But as spooked investors pull funds from the cryptocurrency, more pain could be coming. JPMorgan believes that bitcoin could fall to $13,000, which is about a 22% drop from today. Fok said the digital coin could fall below $10,000, a level it hasn’t fallen since 2020.

In this climate, the “crypto winter” is set to get worse, especially as fears about the broader economic backdrop continue to dampen appetite for risk assets.

“In the short term, this is going to be really, really bad for the crypto industry,” Sei Labs’ Jog said. But he doesn’t think it will completely “end things” and hopes it will increase interest in his business, which focuses on building more transparent, decentralized cryptocurrency exchanges.

Fok said he expects the collapse of FTX to drive institutional investors away from the cryptocurrency. While some people continue to work on exciting projects, it may take years to restore faith in the sector’s promise.

And emboldening regulators to tighten the screws is sure to raise costs for crypto firms that survive the ongoing purge.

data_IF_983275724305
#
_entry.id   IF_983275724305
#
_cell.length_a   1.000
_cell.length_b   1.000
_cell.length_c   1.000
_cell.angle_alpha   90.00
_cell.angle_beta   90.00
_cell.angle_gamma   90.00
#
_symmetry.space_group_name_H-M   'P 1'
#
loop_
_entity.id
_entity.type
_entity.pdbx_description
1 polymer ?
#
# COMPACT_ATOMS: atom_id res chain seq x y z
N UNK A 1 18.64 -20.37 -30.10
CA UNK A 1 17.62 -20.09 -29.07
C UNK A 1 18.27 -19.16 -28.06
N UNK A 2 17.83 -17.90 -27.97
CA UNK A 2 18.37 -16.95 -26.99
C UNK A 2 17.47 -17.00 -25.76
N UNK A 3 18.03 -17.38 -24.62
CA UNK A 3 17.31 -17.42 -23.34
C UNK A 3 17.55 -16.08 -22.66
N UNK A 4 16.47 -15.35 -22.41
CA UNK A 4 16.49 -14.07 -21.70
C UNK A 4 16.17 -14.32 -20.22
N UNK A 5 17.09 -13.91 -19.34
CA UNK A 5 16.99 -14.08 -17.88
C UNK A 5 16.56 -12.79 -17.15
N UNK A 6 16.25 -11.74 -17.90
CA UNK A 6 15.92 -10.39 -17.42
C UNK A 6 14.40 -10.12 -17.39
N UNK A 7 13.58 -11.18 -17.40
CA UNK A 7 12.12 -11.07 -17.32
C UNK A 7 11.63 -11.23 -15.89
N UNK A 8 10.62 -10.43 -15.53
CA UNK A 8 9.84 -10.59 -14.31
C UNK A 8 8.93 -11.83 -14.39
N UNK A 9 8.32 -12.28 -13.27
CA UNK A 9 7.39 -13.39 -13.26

“This reinforces the view that any financial institution needs extensive regulation,” said James Malcolm, head of currency strategy and cryptocurrency research at UBS. “Probably by 2024, the whole world will look more fit and waterproof.”

The head of the US Securities and Exchange Commission, Gary Gensler, said on CNBC on Thursday that despite the regulation of the cryptocurrency space, investors “need better protection”. The Wall Street Journal reported that the SEC and the US Department of Justice are investigating the FTX. (The Ministry of Justice declined to comment.)

Binance’s Zhao said at a conference in Indonesia on Friday that the 2008 financial crisis is “probably an accurate analogy” for what happened.

“We’re set back a few years,” he said. “Regulators will rightfully scrutinize this industry much, much harder, which is probably a good thing to be honest.”

— Allison Morrow contributed reporting.